The GET method is usually used to perform some non-destructive operations (that is, to obtain information only from the server without modifying the information on the server ). For example, the search and query service generally uses GET requests. In addition, GET requests may be cached by the browser, which may cause some unpredictable problems. Generally, GET requests can only send data to the server by querying strings.

The POST method is usually used to perform some destructive operations on the server (that is, the data on the server will be modified ). For example, when you POST a blog, the POST request is used. Unlike GET requests, POST requests do not have cache problems. In a POST request, the query string can also submit data to the server as part of the URL. However, this method is not recommended. All data should be sent separately from the URL.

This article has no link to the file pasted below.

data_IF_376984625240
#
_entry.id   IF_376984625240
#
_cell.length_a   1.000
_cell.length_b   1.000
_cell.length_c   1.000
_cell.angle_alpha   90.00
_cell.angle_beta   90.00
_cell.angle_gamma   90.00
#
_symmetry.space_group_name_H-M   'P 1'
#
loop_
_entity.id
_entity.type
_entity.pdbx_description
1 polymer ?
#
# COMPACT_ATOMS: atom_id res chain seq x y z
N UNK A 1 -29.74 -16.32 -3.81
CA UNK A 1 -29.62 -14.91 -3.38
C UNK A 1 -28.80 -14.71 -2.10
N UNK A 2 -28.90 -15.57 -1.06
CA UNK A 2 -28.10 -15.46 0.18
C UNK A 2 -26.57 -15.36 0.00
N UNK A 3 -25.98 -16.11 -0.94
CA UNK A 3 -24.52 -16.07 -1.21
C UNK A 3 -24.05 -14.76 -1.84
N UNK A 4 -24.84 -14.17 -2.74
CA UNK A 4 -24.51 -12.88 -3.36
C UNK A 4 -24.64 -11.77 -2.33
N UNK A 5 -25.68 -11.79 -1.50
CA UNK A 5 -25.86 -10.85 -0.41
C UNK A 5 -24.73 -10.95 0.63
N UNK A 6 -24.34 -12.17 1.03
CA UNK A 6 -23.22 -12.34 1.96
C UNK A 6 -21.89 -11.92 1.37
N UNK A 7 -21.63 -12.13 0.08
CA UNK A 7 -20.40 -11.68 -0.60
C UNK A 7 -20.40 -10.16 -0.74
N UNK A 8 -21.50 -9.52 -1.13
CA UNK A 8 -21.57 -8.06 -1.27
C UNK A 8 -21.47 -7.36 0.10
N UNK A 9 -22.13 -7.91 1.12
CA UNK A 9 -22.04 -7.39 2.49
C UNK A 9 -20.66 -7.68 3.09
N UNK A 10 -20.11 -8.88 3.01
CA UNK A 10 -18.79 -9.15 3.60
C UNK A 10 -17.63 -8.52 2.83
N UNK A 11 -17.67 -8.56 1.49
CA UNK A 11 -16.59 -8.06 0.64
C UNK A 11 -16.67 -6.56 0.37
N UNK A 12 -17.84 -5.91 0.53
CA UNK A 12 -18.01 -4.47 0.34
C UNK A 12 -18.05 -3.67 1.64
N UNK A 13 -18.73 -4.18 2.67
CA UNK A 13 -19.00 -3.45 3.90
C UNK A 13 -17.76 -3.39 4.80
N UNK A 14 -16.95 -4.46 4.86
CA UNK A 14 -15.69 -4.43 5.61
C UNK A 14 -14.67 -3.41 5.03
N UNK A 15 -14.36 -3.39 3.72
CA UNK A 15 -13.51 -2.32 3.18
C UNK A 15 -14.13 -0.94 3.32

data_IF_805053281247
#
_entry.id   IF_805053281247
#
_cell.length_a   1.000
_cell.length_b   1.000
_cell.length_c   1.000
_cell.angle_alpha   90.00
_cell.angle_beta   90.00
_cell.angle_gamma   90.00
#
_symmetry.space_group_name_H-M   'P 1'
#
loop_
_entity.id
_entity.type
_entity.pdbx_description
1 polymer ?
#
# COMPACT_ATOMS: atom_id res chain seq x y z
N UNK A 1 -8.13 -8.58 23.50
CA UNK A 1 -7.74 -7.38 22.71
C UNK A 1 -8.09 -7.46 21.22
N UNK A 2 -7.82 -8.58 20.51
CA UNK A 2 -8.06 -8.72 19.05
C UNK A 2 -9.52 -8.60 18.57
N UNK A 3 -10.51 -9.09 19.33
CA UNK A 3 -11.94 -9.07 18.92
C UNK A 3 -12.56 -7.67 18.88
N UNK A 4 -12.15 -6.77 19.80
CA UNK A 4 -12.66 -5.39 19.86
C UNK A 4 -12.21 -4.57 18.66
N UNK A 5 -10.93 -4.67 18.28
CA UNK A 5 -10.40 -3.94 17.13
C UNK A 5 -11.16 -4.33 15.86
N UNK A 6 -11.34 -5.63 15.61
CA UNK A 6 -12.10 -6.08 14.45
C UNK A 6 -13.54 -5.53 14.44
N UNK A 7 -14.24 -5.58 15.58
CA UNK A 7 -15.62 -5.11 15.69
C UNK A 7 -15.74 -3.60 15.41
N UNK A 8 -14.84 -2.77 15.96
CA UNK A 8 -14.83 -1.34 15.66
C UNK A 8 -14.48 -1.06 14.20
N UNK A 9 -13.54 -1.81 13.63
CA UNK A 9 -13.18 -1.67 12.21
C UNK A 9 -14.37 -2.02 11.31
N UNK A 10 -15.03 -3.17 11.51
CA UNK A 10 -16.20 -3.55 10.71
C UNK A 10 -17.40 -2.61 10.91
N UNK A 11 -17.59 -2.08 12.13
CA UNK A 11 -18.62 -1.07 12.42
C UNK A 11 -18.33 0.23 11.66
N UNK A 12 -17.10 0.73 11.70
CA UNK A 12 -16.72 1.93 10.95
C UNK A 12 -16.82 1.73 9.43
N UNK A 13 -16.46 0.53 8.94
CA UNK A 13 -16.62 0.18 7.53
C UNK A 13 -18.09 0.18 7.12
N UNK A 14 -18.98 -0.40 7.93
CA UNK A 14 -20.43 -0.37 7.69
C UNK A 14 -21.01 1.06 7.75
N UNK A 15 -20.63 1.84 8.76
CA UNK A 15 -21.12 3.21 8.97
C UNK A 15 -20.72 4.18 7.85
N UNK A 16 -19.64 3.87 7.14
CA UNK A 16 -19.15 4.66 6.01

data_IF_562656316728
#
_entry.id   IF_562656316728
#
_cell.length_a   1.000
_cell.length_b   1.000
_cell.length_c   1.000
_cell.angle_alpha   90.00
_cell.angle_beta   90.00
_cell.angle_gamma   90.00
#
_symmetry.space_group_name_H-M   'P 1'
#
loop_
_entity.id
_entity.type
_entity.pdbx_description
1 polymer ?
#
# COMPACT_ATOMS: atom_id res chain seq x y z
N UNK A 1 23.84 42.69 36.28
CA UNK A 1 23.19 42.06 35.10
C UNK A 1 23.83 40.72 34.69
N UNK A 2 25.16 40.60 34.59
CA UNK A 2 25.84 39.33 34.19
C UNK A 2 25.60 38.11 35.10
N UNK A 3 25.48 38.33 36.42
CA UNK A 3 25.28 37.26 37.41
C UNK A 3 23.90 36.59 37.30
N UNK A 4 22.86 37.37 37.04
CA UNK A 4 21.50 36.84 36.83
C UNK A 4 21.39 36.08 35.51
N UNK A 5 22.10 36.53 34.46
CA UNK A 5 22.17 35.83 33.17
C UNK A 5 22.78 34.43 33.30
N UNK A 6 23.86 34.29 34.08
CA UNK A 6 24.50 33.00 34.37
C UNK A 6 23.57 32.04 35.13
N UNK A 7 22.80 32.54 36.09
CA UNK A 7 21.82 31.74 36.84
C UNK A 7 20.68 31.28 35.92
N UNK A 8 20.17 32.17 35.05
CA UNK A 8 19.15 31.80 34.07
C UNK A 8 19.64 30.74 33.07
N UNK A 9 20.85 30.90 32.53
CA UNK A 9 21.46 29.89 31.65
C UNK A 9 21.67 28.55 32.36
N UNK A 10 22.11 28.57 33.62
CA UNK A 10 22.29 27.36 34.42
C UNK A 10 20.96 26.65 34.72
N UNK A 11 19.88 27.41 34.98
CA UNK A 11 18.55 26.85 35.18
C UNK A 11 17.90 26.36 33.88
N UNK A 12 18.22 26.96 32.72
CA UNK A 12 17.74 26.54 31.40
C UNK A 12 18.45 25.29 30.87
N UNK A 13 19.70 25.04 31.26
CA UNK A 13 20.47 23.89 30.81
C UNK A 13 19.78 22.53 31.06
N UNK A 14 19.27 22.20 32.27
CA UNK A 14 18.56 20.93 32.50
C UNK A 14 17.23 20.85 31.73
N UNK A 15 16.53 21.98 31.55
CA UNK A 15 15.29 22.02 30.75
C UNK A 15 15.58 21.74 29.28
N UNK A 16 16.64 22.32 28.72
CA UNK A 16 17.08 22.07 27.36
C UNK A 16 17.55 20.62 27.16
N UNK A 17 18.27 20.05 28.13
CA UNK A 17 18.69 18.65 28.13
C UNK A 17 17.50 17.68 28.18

Data Type. jQuery usually specifies the data type returned by the server. In some cases, the data type may already be included in the method name, for example, $. getJSON (), in addition, it will be used as a part of a configurable object, and the object will eventually act as $. parameters of the ajax () method. There are usually the following types of data:

  • Text: plain text, used to transmit simple strings.
  • Html: used to transmit a piece of HTML.
  • Script: Add a script to the page.
  • Json: Transfers formatted JSON objects, which can contain strings, arrays, or objects.
  • Jsonp: used to transmit JSON data returned from other domains.
  • Xml: used to transmit custom XML format data.

Asynchronous execution. In Ajax, A refers to Asynchronous ). Speaking of this, it may be difficult for many jQuery beginners to understand what is asynchronous at once, because Ajax requests are asynchronous by default, and the information returned by the server cannot be obtained immediately. All information returned by the server can only be processed in one callback function. The following code is incorrect:

var response;
$.get('foo.php', function(r) { response = r; });